Morgan Stanley to Pay $2.6b to Settle Mortgage-Bond Claims
FEBRUARY 26, 2015
Morgan Stanley said it will pay $2.6 billion to the U.S. government to resolve potential claims stemming from the sale of mortgage bonds before the financial crisis, reducing its 2014 profit by more than half.
Morgan Stanley increased its legal reserves by about $2.8 billion, which lowered its 2014 income from continuing operations by $2.7 billion, or $1.35 per share, the bank said in a regulatory filing.
The bank had reported earnings from continuing operations of $5.83 billion, or $2.96 per share, for 2014.
The Justice Department, in conjunction with other authorities, extracted record penalties from major banks in 2013 and 2014 for inappropriately marketing risky mortgage securities in the run-up to the financial crisis.
JPMorgan Chase & Co agreed to a $13 billion deal in November 2013; Citigroup signed a $7 billion settlement in July 2014; and Bank of America reached a $16.65 billion agreement in August.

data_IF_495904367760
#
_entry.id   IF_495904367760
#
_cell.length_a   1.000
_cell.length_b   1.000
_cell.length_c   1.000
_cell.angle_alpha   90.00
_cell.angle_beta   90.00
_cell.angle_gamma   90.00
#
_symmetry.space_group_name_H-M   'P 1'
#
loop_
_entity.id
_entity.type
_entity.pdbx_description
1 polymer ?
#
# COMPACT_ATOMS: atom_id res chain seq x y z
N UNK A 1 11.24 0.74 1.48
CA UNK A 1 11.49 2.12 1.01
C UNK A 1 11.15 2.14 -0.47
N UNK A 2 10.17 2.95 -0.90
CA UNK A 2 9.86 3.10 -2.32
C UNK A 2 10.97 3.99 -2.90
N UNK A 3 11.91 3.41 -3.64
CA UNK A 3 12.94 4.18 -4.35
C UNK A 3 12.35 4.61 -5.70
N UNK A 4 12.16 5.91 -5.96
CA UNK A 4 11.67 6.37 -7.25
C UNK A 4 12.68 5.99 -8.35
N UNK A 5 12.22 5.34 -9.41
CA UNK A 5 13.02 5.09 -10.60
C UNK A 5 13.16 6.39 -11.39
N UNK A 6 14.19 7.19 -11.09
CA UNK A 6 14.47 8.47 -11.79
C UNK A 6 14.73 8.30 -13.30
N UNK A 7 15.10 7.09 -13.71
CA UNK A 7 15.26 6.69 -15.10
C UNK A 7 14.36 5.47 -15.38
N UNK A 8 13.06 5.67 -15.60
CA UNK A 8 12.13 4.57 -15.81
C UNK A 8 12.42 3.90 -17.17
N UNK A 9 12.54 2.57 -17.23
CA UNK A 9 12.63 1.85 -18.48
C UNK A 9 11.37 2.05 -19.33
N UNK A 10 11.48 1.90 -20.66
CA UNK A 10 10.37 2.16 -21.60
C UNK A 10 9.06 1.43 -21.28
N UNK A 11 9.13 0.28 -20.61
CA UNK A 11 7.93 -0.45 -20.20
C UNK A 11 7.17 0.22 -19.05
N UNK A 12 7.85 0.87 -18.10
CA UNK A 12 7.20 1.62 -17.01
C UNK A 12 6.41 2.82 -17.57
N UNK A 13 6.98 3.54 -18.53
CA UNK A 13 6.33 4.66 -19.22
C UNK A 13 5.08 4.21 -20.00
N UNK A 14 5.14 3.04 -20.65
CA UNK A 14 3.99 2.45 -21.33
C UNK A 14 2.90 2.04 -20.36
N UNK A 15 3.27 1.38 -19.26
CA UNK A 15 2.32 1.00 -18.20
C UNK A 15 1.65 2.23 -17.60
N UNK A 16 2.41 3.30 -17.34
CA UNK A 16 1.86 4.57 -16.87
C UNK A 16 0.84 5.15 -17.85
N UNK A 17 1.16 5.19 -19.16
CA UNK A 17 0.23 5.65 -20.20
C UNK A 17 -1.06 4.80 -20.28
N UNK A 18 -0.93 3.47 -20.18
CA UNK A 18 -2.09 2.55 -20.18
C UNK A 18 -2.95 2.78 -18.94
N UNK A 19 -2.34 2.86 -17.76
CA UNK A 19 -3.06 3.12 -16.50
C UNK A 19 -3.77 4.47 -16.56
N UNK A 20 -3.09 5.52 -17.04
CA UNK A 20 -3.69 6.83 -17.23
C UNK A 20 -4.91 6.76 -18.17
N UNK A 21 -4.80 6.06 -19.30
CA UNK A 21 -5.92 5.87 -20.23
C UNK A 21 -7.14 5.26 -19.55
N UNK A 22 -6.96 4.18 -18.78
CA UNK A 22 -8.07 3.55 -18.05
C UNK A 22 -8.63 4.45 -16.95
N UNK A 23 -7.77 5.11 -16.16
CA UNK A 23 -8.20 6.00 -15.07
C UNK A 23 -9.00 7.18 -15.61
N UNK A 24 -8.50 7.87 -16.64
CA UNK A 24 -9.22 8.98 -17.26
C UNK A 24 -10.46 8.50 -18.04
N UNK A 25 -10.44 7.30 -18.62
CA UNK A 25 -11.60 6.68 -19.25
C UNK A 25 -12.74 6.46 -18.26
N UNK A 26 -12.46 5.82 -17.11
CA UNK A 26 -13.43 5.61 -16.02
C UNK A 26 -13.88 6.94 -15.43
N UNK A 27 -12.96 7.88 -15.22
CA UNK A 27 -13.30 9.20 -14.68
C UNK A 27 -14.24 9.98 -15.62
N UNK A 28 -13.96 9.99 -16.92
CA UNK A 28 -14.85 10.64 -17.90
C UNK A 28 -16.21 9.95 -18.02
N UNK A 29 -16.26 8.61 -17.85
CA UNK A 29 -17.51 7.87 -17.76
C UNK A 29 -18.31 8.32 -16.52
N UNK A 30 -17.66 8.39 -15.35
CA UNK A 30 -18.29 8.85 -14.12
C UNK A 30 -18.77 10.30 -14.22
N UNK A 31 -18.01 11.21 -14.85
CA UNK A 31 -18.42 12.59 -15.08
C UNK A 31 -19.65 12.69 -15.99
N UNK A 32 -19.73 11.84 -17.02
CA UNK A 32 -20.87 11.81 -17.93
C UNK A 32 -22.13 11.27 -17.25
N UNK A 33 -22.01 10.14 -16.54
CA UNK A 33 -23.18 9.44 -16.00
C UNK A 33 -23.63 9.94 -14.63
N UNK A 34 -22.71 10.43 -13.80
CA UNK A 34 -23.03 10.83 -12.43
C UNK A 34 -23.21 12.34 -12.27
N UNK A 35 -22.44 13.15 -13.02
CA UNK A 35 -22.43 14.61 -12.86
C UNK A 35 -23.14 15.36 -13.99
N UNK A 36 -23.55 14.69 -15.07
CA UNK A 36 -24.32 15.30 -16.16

Last week, U.S. Attorney General Eric Holder said he has given federal prosecutors a 90-day deadline to decide whether they can bring cases against individuals for their roles in the 2008 financial crisis.
Obama said he was creating the group to "hold accountable those who broke the law" and "help turn the page on an era of recklessness."
Goldman Sachs Group Inc said on Monday it could face a federal civil lawsuit after a government probe concluded that the bank had violated laws related to sale of residential mortgage-backed securities before the crisis.
Goldman had also raised the top end of its estimate of "reasonably possible" legal losses to about $3 billion from $2.5 billion.
Morgan Stanley's shares closed at $36.59 on the New York Stock Exchange on Wednesday.